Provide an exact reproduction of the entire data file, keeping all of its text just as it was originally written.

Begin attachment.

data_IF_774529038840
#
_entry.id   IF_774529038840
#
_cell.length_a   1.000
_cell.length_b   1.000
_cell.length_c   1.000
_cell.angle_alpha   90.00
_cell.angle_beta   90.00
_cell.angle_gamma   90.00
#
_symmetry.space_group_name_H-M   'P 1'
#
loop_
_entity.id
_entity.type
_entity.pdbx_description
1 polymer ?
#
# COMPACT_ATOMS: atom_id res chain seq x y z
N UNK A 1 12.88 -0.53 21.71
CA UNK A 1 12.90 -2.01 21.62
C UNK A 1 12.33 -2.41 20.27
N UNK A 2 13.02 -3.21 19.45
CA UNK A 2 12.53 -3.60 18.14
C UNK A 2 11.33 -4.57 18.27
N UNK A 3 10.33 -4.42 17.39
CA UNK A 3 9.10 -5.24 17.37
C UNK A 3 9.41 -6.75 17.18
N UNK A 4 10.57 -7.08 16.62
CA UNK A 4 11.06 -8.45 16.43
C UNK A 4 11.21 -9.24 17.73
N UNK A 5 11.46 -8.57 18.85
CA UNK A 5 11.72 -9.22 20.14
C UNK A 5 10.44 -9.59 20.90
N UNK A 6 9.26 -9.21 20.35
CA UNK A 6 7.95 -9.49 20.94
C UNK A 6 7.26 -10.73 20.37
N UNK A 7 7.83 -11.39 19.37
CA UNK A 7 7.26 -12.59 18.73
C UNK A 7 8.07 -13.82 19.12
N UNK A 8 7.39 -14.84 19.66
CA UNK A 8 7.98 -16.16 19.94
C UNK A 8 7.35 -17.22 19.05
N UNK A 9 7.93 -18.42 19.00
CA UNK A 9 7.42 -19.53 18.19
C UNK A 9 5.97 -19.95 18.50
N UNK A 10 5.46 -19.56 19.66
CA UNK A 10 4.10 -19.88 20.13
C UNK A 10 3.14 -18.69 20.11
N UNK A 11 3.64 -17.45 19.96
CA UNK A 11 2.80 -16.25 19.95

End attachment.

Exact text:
data_IF_774529038840
#
_entry.id   IF_774529038840
#
_cell.length_a   1.000
_cell.length_b   1.000
_cell.length_c   1.000
_cell.angle_alpha   90.00
_cell.angle_beta   90.00
_cell.angle_gamma   90.00
#
_symmetry.space_group_name_H-M   'P 1'
#
loop_
_entity.id
_entity.type
_entity.pdbx_description
1 polymer ?
#
# COMPACT_ATOMS: atom_id res chain seq x y z
N UNK A 1 12.88 -0.53 21.71
CA UNK A 1 12.90 -2.01 21.62
C UNK A 1 12.33 -2.41 20.27
N UNK A 2 13.02 -3.21 19.45
CA UNK A 2 12.53 -3.60 18.14
C UNK A 2 11.33 -4.57 18.27
N UNK A 3 10.33 -4.42 17.39
CA UNK A 3 9.10 -5.24 17.37
C UNK A 3 9.41 -6.75 17.18
N UNK A 4 10.57 -7.08 16.62
CA UNK A 4 11.06 -8.45 16.43
C UNK A 4 11.21 -9.24 17.73
N UNK A 5 11.46 -8.57 18.85
CA UNK A 5 11.72 -9.22 20.14
C UNK A 5 10.44 -9.59 20.90
N UNK A 6 9.26 -9.21 20.35
CA UNK A 6 7.95 -9.49 20.94
C UNK A 6 7.26 -10.73 20.37
N UNK A 7 7.83 -11.39 19.37
CA UNK A 7 7.26 -12.59 18.73
C UNK A 7 8.07 -13.82 19.12
N UNK A 8 7.39 -14.84 19.66
CA UNK A 8 7.98 -16.16 19.94
C UNK A 8 7.35 -17.22 19.05
N UNK A 9 7.93 -18.42 19.00
CA UNK A 9 7.42 -19.53 18.19
C UNK A 9 5.97 -19.95 18.50
N UNK A 10 5.46 -19.56 19.66
CA UNK A 10 4.10 -19.88 20.13
C UNK A 10 3.14 -18.69 20.11
N UNK A 11 3.64 -17.45 19.96
CA UNK A 11 2.80 -16.25 19.95